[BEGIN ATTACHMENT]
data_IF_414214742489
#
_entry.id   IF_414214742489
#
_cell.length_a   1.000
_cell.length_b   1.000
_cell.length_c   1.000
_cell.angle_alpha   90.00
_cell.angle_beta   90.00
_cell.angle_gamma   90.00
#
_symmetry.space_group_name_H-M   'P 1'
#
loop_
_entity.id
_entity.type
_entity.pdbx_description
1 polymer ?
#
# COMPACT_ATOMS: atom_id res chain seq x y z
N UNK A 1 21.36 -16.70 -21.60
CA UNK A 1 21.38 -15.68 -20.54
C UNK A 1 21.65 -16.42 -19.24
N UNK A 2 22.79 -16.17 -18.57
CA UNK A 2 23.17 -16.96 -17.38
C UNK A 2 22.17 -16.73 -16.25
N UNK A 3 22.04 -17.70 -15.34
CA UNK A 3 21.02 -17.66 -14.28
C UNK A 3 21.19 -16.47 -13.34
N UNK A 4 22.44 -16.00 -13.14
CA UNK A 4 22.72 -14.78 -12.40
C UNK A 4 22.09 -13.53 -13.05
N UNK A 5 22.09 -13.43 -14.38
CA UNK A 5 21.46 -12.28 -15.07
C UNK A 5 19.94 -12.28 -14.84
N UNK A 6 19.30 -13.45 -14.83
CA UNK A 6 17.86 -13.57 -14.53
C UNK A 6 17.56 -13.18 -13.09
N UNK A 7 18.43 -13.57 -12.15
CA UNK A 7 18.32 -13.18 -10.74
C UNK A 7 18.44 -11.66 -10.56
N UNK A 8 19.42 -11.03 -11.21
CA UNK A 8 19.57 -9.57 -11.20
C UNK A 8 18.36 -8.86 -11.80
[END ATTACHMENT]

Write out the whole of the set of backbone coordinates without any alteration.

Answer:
data_IF_414214742489
#
_entry.id   IF_414214742489
#
_cell.length_a   1.000
_cell.length_b   1.000
_cell.length_c   1.000
_cell.angle_alpha   90.00
_cell.angle_beta   90.00
_cell.angle_gamma   90.00
#
_symmetry.space_group_name_H-M   'P 1'
#
loop_
_entity.id
_entity.type
_entity.pdbx_description
1 polymer ?
#
# COMPACT_ATOMS: atom_id res chain seq x y z
N UNK A 1 21.36 -16.70 -21.60
CA UNK A 1 21.38 -15.68 -20.54
C UNK A 1 21.65 -16.42 -19.24
N UNK A 2 22.79 -16.17 -18.57
CA UNK A 2 23.17 -16.96 -17.38
C UNK A 2 22.17 -16.73 -16.25
N UNK A 3 22.04 -17.70 -15.34
CA UNK A 3 21.02 -17.66 -14.28
C UNK A 3 21.19 -16.47 -13.34
N UNK A 4 22.44 -16.00 -13.14
CA UNK A 4 22.72 -14.78 -12.40
C UNK A 4 22.09 -13.53 -13.05
N UNK A 5 22.09 -13.43 -14.38
CA UNK A 5 21.46 -12.28 -15.07
C UNK A 5 19.94 -12.28 -14.84
N UNK A 6 19.30 -13.45 -14.83
CA UNK A 6 17.86 -13.57 -14.53
C UNK A 6 17.56 -13.18 -13.09
N UNK A 7 18.43 -13.57 -12.15
CA UNK A 7 18.32 -13.18 -10.74
C UNK A 7 18.44 -11.66 -10.56
N UNK A 8 19.42 -11.03 -11.21
CA UNK A 8 19.57 -9.57 -11.20
C UNK A 8 18.36 -8.86 -11.80